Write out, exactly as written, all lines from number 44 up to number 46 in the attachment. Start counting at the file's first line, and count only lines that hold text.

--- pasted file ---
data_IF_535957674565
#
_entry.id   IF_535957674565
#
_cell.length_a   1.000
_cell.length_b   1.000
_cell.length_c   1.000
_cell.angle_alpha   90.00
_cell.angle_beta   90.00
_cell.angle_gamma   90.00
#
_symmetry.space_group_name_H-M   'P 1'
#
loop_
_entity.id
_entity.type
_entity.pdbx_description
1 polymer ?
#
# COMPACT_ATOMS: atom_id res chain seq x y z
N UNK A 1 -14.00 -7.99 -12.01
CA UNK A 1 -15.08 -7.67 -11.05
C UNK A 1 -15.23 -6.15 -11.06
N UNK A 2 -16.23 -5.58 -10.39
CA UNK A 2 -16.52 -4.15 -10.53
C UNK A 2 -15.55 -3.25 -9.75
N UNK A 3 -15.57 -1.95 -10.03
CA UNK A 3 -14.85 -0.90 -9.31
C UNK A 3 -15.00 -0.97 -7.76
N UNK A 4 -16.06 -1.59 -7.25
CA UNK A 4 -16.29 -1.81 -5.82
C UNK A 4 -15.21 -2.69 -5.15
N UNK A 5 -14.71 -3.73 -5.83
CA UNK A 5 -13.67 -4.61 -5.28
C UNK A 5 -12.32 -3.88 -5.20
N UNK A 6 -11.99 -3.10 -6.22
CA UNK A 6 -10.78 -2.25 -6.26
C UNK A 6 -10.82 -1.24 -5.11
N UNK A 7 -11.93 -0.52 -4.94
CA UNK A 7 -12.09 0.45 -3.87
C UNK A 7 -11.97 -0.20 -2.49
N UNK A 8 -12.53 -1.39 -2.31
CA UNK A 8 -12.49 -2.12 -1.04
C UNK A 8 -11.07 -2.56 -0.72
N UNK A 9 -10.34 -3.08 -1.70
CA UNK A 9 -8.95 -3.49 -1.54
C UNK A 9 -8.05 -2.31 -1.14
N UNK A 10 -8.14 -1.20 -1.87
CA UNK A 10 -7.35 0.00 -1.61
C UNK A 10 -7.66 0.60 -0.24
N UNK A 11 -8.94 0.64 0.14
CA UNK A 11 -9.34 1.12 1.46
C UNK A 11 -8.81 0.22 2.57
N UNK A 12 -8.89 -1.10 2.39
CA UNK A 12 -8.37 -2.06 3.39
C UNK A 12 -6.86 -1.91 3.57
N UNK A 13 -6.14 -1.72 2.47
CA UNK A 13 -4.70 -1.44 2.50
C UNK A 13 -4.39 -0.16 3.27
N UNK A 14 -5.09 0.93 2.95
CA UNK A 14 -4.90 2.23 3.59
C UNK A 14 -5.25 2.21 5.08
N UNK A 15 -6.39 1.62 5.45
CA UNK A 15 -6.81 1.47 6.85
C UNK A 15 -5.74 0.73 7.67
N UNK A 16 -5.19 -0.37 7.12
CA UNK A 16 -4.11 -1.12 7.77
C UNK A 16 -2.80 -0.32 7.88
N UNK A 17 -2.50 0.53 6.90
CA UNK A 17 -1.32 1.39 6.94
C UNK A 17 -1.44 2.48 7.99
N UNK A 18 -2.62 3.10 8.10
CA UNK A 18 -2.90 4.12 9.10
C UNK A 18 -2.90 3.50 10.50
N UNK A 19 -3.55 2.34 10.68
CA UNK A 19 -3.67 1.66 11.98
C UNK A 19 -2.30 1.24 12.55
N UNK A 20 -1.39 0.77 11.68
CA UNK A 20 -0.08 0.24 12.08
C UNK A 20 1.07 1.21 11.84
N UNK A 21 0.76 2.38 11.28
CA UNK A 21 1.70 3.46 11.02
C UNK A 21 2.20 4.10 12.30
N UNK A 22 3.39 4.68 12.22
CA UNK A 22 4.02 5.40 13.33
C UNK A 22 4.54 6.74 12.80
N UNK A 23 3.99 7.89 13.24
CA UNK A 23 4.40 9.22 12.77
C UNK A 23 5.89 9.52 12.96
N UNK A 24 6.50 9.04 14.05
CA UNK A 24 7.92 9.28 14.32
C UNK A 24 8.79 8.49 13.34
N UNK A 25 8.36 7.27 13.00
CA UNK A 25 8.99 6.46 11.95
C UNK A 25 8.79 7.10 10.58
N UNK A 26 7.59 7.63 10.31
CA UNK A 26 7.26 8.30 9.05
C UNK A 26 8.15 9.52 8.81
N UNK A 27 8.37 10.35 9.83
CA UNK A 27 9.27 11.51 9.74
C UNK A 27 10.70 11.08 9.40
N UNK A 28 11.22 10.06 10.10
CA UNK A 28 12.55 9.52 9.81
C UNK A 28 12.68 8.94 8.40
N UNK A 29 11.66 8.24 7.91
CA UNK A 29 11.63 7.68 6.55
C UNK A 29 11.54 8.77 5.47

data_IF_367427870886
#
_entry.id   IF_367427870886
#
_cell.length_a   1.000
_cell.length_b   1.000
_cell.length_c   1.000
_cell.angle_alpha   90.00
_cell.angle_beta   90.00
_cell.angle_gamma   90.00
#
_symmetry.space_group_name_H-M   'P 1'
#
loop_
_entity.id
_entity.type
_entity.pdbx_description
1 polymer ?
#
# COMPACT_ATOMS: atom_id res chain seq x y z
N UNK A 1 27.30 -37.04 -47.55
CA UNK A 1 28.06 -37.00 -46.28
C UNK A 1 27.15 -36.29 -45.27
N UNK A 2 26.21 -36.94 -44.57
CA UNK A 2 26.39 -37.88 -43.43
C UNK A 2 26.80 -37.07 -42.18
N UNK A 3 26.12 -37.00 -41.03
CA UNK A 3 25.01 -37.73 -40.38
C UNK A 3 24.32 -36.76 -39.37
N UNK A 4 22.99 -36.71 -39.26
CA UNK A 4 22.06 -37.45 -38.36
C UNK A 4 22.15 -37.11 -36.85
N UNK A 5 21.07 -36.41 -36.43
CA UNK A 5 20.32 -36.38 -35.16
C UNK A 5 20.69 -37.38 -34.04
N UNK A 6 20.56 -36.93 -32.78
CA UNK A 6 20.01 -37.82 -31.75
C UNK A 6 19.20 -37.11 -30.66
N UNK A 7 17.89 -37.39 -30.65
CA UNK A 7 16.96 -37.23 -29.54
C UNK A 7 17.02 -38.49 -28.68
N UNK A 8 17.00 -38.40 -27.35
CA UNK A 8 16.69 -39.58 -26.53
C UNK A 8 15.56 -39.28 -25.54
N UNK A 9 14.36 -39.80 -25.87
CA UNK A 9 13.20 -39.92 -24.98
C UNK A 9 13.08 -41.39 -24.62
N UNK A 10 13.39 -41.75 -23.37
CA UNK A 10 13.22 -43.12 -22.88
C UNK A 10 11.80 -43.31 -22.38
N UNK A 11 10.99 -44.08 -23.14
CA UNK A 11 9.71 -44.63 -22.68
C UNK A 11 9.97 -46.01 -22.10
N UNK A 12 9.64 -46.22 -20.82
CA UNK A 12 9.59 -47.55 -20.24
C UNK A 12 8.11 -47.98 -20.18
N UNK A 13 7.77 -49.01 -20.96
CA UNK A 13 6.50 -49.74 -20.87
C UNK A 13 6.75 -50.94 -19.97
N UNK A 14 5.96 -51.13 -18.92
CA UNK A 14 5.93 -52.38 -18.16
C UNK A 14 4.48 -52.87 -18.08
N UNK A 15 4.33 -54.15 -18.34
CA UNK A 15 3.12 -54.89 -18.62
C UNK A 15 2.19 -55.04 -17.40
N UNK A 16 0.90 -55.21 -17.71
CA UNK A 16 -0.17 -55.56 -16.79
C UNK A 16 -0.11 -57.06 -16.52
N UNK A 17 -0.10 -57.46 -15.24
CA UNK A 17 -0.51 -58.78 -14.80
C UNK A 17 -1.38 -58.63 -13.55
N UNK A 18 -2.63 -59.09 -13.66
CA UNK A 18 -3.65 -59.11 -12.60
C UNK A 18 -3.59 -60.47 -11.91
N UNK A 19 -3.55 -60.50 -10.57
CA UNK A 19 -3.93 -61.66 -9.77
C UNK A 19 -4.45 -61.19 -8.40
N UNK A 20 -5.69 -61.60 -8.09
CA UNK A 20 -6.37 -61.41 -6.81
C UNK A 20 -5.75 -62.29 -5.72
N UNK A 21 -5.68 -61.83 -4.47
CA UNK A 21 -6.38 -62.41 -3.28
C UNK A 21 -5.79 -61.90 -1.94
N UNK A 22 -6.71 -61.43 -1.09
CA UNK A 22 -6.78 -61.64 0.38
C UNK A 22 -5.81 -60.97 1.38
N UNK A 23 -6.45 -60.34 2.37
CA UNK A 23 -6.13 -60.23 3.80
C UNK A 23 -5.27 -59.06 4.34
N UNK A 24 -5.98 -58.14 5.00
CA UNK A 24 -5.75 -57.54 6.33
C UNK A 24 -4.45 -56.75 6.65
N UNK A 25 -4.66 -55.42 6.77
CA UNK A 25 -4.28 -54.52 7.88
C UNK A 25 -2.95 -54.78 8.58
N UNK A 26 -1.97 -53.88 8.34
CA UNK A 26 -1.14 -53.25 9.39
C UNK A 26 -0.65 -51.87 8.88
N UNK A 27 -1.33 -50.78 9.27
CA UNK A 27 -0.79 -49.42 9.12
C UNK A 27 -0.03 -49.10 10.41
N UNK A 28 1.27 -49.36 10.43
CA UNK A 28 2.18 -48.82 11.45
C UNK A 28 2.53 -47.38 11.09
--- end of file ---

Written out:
C UNK A 8 -11.07 -2.56 -0.72
N UNK A 9 -10.34 -3.08 -1.70
CA UNK A 9 -8.95 -3.49 -1.54